Planes of Power introduced the Plane of Knowledge, a plane of existence with a huge library, and stones which, when touched would transport you to some other place, where there was a statue of a book on a pedestal that would transport you back. No lines, no waiting. Nirvana! There was one of these books near every single starting city. Nirvana!

This had some unintended side effects. Most of the zones in the game emptied out. Since you could move around so freely, people tended to congregate in just a few of the "best" zones. The starting cities became ghost towns, and new characters left them as quickly as possible, setting up shop in Plane of Knowledege, putting their bind point there.

I don't blame the players to do this, it was logical. But it meant a great deal of the content was no longer playable, interesting or relevant. There wasn't anyone else there, so you couldn't get a pickup group. This is an environment which is fairly hostile to new players, who don't know the "right" zones to go to. It doesn't give an impression of a thriving game when your new home town is a ghost town. So it's a business problem, too.

The other thing that happened is that the market for ports pretty much dried up completely. Most people with druids stopped playing them. Which meant that the few remaining places where a druid port was the best way to get there got harder to get to.

One other thing killed of the starting cities in EQ1 -- the bazaar. About the time of Planes of Power, SOE introduced a special zone, on Luclin, where you could set up to auto-sell, leave the keyboard and sell items. Before that, all selling was done via auctioning and bargaining between live players. One of the most popular places for this was the Commonlands outside of Freeport. There were often hundreds of people there shopping or auctioning, or organizing an expedition.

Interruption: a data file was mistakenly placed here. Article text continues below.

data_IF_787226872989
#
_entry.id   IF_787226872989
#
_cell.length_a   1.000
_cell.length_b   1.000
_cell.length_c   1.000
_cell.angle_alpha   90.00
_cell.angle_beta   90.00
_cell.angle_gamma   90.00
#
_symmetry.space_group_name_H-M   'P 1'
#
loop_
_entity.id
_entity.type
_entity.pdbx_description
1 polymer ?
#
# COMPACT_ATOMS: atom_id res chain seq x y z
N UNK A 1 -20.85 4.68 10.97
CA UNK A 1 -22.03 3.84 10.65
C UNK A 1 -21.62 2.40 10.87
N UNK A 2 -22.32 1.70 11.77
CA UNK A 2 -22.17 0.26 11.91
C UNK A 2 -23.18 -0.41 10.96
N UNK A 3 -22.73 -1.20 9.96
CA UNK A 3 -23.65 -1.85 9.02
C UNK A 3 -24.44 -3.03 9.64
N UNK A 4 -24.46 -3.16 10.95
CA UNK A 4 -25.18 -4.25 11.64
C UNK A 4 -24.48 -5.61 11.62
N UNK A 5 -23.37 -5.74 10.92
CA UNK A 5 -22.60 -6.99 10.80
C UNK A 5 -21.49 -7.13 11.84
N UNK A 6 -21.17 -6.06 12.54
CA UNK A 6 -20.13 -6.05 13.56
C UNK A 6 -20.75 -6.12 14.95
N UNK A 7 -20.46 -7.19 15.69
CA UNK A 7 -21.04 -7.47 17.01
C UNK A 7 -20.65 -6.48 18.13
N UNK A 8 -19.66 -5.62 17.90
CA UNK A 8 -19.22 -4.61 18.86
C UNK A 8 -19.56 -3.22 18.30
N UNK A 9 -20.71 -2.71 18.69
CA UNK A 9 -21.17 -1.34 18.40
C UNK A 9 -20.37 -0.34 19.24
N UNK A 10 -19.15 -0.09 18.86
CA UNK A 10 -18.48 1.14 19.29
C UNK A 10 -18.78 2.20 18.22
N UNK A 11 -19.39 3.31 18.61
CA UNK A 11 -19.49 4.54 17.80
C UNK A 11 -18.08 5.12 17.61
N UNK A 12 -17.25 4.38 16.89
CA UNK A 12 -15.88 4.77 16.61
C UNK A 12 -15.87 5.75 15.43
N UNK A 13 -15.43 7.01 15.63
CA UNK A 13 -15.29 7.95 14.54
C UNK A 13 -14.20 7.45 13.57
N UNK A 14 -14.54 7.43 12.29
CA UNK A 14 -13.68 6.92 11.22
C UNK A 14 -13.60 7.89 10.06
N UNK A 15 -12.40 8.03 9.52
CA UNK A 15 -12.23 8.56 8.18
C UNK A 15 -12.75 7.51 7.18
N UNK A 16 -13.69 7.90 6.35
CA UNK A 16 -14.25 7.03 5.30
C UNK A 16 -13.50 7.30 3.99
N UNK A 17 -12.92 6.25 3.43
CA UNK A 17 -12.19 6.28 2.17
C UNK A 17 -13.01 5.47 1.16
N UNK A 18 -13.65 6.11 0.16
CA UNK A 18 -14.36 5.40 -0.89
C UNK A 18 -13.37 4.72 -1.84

In addition to those that were adventuring in the zone. Quite the hustle bustle, but not very good at clearing markets.

In the bazaar, there was no broker, though while you were in the bazaar zone, there was a UI you could use to search through everything currently for sale. The biggest problem with this zone was actually client peformance. Cramming models for several hundred sellers into a small area placed severe demands on display performance. Mostly, I had to navigate this zone by staring at the floor, because then the software didn't have to try to render all those models. Not an ideal situation. I don't think we'll ever see that setup again, at least not in that form.

I don't know exactly why SOE doesn't want to allow offline selling. I haven't seen a clear statement. But the current arrangement, where you sell through the broker from your own private zone, addresses the performance issue of the Bazaar beautifully.

But with regard to travel, I'm not surprised that no class has the ability to teleport. Clerics can send someone to their starting city, which they could have done themselves, using call. I'd like to have the ability to change which village or city zone in my home city that my Call of Qeynos sens me to, though.

Everquest 2 is designed to be a game where you can log in and accomplish something in 2 or 3 hours. So travel time has to be commensurate with that for higher levels. They reduced the speed benefit from spells and horses recently, so they are clearly trying to slow us down, and make travel a bit more difficult. It's time consuming and dangerous to get from Qeynos to Freeport, which is what makes it rare and gives me a sense of accomplishment. But between the griffins, and tickets, you will be able to get to an adventuring spot with plenty of time left for hunting. Perhaps they want to make the choice of whether to call or just camp where you are every night more interesting.

Now if I they can just fix it so I don't end up looking at a black screen sometimes while mounting the griffin.


Post a Comment

<< Home